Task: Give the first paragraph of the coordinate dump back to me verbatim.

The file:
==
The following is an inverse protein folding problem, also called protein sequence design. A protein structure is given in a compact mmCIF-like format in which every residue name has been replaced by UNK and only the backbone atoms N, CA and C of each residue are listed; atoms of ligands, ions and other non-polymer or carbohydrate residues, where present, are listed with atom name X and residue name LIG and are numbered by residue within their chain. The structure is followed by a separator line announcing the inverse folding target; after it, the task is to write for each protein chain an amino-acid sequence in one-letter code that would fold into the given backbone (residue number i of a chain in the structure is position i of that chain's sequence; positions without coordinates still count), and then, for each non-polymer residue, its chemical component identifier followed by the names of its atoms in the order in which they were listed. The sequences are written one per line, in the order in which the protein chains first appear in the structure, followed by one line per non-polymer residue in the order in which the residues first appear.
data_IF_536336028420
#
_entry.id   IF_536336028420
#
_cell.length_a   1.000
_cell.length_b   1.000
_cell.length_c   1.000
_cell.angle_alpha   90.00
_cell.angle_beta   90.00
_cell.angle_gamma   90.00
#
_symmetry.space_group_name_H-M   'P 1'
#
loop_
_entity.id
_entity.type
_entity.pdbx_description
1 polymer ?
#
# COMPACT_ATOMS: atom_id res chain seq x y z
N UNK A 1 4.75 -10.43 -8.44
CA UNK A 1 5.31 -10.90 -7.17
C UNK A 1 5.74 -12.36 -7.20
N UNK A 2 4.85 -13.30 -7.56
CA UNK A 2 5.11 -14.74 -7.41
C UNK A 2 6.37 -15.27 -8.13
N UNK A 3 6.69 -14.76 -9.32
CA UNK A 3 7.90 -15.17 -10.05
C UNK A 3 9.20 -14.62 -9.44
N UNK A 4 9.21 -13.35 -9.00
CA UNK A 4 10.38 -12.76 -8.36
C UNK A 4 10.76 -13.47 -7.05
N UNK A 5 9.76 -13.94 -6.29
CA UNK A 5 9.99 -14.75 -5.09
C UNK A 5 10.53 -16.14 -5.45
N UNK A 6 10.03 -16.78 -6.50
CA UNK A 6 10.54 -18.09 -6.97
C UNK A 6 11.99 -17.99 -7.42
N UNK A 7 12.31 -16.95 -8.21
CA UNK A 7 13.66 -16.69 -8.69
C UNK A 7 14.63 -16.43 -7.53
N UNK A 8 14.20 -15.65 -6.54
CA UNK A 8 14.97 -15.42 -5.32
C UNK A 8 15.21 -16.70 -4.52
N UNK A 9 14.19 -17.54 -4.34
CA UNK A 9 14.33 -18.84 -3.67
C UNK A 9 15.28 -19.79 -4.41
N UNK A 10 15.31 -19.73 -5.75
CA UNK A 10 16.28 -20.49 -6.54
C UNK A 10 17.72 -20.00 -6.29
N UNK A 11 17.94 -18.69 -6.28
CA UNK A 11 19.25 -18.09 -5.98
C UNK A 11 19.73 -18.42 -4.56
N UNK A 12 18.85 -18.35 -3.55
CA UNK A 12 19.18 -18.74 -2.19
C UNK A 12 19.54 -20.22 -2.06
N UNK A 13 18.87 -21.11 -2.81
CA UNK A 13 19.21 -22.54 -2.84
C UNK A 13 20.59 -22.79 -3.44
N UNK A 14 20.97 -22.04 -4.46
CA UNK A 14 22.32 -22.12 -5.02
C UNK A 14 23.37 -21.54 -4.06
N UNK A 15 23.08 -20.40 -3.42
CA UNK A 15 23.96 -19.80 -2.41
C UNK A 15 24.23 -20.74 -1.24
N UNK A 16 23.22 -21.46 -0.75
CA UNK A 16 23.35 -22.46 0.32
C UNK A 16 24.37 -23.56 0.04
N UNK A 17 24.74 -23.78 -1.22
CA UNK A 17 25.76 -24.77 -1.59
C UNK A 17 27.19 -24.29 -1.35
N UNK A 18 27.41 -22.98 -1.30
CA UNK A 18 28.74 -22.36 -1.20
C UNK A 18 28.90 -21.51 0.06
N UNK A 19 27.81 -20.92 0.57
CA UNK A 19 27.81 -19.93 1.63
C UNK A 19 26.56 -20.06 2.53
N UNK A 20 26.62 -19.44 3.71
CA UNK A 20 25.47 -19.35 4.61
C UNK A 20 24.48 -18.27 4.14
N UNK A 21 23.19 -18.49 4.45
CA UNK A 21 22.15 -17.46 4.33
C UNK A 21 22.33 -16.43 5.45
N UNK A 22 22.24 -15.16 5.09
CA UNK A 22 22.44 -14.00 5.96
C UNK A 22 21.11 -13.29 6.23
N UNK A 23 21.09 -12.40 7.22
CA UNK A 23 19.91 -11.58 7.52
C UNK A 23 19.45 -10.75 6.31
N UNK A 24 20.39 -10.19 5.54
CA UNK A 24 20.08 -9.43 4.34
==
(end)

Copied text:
The following is an inverse protein folding problem, also called protein sequence design. A protein structure is given in a compact mmCIF-like format in which every residue name has been replaced by UNK and only the backbone atoms N, CA and C of each residue are listed; atoms of ligands, ions and other non-polymer or carbohydrate residues, where present, are listed with atom name X and residue name LIG and are numbered by residue within their chain. The structure is followed by a separator line announcing the inverse folding target; after it, the task is to write for each protein chain an amino-acid sequence in one-letter code that would fold into the given backbone (residue number i of a chain in the structure is position i of that chain's sequence; positions without coordinates still count), and then, for each non-polymer residue, its chemical component identifier followed by the names of its atoms in the order in which they were listed. The sequences are written one per line, in the order in which the protein chains first appear in the structure, followed by one line per non-polymer residue in the order in which the residues first appear.